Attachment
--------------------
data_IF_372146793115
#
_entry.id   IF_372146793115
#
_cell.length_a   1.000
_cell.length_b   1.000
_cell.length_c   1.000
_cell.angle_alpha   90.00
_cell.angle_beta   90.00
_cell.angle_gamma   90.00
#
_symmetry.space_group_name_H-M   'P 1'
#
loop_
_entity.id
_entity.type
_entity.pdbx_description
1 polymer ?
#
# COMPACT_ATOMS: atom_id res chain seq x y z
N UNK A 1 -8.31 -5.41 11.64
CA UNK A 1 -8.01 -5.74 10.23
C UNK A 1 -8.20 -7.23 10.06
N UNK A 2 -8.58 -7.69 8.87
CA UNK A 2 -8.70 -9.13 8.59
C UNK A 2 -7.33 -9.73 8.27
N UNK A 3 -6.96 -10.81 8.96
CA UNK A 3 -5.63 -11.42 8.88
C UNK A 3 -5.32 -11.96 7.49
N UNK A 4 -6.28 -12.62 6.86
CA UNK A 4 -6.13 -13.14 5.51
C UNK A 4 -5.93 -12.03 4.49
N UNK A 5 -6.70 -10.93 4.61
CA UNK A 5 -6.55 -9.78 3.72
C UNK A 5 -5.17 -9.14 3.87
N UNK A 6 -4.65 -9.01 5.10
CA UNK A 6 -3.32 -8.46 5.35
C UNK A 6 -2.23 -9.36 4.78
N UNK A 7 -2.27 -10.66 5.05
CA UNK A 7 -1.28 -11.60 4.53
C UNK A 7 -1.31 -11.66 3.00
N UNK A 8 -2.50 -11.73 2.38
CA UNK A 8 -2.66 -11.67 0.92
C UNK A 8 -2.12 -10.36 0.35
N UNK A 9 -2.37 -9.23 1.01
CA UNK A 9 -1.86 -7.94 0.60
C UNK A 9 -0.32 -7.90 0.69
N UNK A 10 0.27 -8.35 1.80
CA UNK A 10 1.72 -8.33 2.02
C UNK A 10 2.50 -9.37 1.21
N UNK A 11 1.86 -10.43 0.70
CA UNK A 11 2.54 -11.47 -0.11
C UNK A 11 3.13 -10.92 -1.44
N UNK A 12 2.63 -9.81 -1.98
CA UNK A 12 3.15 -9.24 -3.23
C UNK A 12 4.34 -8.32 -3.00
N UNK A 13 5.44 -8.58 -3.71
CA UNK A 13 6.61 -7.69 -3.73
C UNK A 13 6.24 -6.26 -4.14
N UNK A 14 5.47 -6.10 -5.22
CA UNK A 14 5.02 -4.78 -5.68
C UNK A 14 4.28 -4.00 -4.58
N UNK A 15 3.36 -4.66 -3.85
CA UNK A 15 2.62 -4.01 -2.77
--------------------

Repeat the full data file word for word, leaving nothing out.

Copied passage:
data_IF_372146793115
#
_entry.id   IF_372146793115
#
_cell.length_a   1.000
_cell.length_b   1.000
_cell.length_c   1.000
_cell.angle_alpha   90.00
_cell.angle_beta   90.00
_cell.angle_gamma   90.00
#
_symmetry.space_group_name_H-M   'P 1'
#
loop_
_entity.id
_entity.type
_entity.pdbx_description
1 polymer ?
#
# COMPACT_ATOMS: atom_id res chain seq x y z
N UNK A 1 -8.31 -5.41 11.64
CA UNK A 1 -8.01 -5.74 10.23
C UNK A 1 -8.20 -7.23 10.06
N UNK A 2 -8.58 -7.69 8.87
CA UNK A 2 -8.70 -9.13 8.59
C UNK A 2 -7.33 -9.73 8.27
N UNK A 3 -6.96 -10.81 8.96
CA UNK A 3 -5.63 -11.42 8.88
C UNK A 3 -5.32 -11.96 7.49
N UNK A 4 -6.28 -12.62 6.86
CA UNK A 4 -6.13 -13.14 5.51
C UNK A 4 -5.93 -12.03 4.49
N UNK A 5 -6.70 -10.93 4.61
CA UNK A 5 -6.55 -9.78 3.72
C UNK A 5 -5.17 -9.14 3.87
N UNK A 6 -4.65 -9.01 5.10
CA UNK A 6 -3.32 -8.46 5.35
C UNK A 6 -2.23 -9.36 4.78
N UNK A 7 -2.27 -10.66 5.05
CA UNK A 7 -1.28 -11.60 4.53
C UNK A 7 -1.31 -11.66 3.00
N UNK A 8 -2.50 -11.73 2.38
CA UNK A 8 -2.66 -11.67 0.92
C UNK A 8 -2.12 -10.36 0.35
N UNK A 9 -2.37 -9.23 1.01
CA UNK A 9 -1.86 -7.94 0.60
C UNK A 9 -0.32 -7.90 0.69
N UNK A 10 0.27 -8.35 1.80
CA UNK A 10 1.72 -8.33 2.02
C UNK A 10 2.50 -9.37 1.21
N UNK A 11 1.86 -10.43 0.70
CA UNK A 11 2.54 -11.47 -0.11
C UNK A 11 3.13 -10.92 -1.44
N UNK A 12 2.63 -9.81 -1.98
CA UNK A 12 3.15 -9.24 -3.23
C UNK A 12 4.34 -8.32 -3.00
N UNK A 13 5.44 -8.58 -3.71
CA UNK A 13 6.61 -7.69 -3.73
C UNK A 13 6.24 -6.26 -4.14
N UNK A 14 5.47 -6.10 -5.22
CA UNK A 14 5.02 -4.78 -5.68
C UNK A 14 4.28 -4.00 -4.58
N UNK A 15 3.36 -4.66 -3.85
CA UNK A 15 2.62 -4.01 -2.77